Pridi pleaded for American help to avert trouble with the British in the Shan States, which was occupied by the Thai Phayap Army. OSS Major John Wester, a the time the sole American agent in Bangkok, also had to deal with complaints that Allied bombs routinely missed Japanese facilities and instead inflicted death, injury, and property loss on Thai civilians. During a March 5 raid on the Bangkok Noi train station in Thonburi, many sbombs landed on the east bank of the Chao Phraya River. Errant bombing and strafing had killed seventy-eight people. Pridi's own residence damaged, and the house of his aide-de-camp was destroyed. Hospitals, Buddhist temples, and buildings at Thammasat University were hit. Two Europeans of the Thammasat internment camp sustained injuries, causing the authorities to move many of the internees to a safer location at Vajiravhud College.

The next bombing controversy came on March 22, when Allied planes struck a train carrying Thai troops on the rail line near Paknampo. The Free Thais had requested the line be left intact to facilitate the movment of troops to the northeast for a final showdown with the Japanese.

One of the first OSS-trained Free Thai officers to reach the outlying provinces was Sunthon Khantalaksa. On March 2, 1945, an RAF Catalina carrying Sunthon landed in a rough sea off the forested islands of Ko Surin Tai and Ko Surin Nua, damaging its hull. Supply offloading took an hour due to the difficult conditions, but finally the plane departed, leaving the Free Thai officer behind.

Sunthon pretended to be the nephew of Chan Sombunkhun, the governor of Ranong province and a close ally of Pridi. He moved into the governor's official residence and set up his radio. It took him a month to rig a workable antenna, but he was finally able to transmit intelligence information to India. In July he organised the transfer of equipment to Free Thai officer Chua Hoonchamlong at Chumphon and the transfer of a load of firearms sent in by seaplane. Sunthon sometimes played badminton with unsuspecting Japanese soldiers stationed in Ranong.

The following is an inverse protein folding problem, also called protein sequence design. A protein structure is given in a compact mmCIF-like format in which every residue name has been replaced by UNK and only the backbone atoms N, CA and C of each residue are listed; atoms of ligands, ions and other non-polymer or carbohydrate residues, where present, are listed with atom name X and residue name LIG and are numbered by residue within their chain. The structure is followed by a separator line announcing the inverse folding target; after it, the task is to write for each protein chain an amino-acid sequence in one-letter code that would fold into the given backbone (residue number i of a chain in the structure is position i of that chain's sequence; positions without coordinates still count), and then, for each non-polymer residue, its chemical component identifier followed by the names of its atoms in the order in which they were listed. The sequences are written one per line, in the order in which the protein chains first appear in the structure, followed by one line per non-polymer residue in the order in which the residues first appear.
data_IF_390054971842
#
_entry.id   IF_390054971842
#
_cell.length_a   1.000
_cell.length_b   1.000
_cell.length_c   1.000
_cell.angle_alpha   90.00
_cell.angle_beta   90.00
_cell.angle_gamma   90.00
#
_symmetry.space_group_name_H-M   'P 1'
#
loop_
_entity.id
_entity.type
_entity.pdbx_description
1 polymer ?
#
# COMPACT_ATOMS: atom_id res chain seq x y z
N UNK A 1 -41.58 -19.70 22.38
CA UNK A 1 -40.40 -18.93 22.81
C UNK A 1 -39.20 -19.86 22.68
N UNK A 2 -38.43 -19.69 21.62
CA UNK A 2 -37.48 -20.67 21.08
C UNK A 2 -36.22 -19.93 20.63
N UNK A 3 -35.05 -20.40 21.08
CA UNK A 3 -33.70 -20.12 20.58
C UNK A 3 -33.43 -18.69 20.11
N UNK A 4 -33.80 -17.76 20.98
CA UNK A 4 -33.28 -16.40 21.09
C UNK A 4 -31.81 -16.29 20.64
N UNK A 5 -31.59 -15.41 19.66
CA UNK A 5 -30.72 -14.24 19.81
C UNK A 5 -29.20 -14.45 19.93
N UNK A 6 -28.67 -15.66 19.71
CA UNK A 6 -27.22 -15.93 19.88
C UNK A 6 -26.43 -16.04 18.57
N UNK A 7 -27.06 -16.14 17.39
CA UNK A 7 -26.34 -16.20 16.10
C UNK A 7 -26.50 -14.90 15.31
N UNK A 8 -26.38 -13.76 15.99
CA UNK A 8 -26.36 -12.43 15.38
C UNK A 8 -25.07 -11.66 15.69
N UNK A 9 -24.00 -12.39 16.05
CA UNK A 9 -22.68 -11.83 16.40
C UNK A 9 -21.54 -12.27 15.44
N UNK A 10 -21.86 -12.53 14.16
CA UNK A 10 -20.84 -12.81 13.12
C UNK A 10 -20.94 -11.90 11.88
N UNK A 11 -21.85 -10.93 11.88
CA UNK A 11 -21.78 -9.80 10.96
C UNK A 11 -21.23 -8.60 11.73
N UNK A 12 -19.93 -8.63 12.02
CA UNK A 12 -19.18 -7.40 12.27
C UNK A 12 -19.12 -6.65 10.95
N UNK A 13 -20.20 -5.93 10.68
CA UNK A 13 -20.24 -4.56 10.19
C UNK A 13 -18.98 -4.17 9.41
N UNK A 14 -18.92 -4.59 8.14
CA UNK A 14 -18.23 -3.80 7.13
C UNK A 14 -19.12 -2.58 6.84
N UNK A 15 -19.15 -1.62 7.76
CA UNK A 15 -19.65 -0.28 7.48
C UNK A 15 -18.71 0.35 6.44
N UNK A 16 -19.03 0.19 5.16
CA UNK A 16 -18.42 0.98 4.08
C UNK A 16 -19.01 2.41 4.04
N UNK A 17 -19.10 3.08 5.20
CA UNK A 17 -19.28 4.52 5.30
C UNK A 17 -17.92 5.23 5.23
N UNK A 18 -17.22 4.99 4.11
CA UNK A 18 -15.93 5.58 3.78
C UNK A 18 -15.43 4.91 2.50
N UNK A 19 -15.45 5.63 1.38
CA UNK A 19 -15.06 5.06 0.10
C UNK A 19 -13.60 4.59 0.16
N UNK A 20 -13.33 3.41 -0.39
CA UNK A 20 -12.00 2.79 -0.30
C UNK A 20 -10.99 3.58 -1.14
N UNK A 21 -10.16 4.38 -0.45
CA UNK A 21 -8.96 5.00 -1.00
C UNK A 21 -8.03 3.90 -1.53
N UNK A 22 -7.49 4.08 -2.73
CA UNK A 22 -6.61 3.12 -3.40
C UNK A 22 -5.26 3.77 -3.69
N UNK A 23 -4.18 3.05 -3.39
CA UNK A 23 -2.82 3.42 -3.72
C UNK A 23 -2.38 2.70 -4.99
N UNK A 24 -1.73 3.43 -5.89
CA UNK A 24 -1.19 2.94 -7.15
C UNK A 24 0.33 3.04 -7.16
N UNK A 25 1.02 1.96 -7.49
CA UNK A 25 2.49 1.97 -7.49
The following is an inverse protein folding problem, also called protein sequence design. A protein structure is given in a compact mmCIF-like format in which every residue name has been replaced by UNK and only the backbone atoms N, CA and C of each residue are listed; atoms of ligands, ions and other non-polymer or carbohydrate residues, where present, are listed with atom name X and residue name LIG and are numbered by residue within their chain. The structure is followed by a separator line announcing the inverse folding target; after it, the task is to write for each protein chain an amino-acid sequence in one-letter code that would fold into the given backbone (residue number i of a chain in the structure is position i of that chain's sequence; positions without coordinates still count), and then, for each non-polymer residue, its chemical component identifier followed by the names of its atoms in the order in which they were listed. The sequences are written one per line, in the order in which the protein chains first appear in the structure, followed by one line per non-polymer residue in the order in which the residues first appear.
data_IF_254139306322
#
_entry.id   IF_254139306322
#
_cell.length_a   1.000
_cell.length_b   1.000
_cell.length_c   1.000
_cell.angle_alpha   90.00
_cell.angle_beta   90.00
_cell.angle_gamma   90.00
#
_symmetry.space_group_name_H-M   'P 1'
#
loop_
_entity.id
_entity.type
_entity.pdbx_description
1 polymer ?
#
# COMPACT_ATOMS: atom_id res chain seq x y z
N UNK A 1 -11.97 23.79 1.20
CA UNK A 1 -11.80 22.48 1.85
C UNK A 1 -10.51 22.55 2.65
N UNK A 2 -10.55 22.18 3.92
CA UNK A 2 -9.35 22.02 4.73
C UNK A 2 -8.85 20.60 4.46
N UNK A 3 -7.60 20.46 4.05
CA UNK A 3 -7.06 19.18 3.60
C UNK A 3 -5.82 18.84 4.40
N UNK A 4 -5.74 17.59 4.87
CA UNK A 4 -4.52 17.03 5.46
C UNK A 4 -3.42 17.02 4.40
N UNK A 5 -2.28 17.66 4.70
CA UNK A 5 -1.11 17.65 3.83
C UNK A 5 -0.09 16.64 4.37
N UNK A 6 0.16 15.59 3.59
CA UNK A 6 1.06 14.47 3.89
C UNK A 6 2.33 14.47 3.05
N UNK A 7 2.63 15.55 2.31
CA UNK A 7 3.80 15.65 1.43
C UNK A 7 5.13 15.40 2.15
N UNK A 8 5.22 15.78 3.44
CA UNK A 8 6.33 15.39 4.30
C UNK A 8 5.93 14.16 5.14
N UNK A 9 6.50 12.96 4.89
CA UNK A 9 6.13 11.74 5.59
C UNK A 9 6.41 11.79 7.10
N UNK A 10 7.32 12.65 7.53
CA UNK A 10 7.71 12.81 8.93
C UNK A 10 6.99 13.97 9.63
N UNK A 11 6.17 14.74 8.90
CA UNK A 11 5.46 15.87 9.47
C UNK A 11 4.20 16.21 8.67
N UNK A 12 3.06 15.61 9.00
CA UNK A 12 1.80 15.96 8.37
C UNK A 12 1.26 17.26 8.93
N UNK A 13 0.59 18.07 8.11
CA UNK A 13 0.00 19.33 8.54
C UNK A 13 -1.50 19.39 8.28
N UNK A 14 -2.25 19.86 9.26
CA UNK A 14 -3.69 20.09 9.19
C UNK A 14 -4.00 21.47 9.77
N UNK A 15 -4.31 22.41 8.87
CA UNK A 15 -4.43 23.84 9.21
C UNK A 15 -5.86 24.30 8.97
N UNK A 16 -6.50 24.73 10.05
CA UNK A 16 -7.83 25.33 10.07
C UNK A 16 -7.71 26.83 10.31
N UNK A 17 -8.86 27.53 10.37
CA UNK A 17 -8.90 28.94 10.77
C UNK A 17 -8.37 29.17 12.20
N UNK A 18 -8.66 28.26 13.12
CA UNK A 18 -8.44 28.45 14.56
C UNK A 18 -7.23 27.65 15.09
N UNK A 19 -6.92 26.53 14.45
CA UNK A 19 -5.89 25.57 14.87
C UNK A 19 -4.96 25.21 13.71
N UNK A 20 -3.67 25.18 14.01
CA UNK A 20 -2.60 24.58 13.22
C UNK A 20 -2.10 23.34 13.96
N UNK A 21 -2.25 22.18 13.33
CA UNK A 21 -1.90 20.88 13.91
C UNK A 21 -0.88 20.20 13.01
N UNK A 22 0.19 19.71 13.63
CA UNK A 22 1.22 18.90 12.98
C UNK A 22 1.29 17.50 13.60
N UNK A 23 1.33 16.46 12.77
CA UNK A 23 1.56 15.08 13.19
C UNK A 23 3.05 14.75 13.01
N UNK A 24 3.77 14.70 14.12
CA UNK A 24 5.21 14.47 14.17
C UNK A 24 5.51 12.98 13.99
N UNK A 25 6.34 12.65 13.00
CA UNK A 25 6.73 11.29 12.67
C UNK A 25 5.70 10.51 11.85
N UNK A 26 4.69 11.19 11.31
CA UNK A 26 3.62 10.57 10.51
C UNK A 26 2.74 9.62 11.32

Three additional OSS Thai officers, Prayun Attachinda, Amnuai Phunphiphat, and Charoen Wattanapanit, entered Thailand on RAF seaplanes on the morning of March 23. Two Catalinas landed near Sattakut Island in the Gulf of Thailand, unloaded a ton of supplies, and picked up seven young men sent out by Pridi for training in India. Five days later, a fourth Free Thai officer, Charok Losuwan, and thirteen supply chutes were dropped from a B-24 in a remote area between Phrae and Lampang.

On April 4, OSS Majors Richard Greenlee and Howard Palmer, who had reached Bangkok on April 1, were met by Colonel Samroeng Netrayon, attached to the Thai general staff and the officer charged with carrying liaison with the German and Japanese military attachés. He was agitated about a recent Allied air attack on a railroad station that the Thais had specifically requested be exempted from bombing because of troop movements toward the Korat area. Samroeng saied four hundred civilians and fifty Thai military personnel had been killed, and threatened to stop providing military information unless such actions ceased. The Americans radioed Kandy, warning that “indiscriminate bombing and strafing” were destroying good will toward the United States.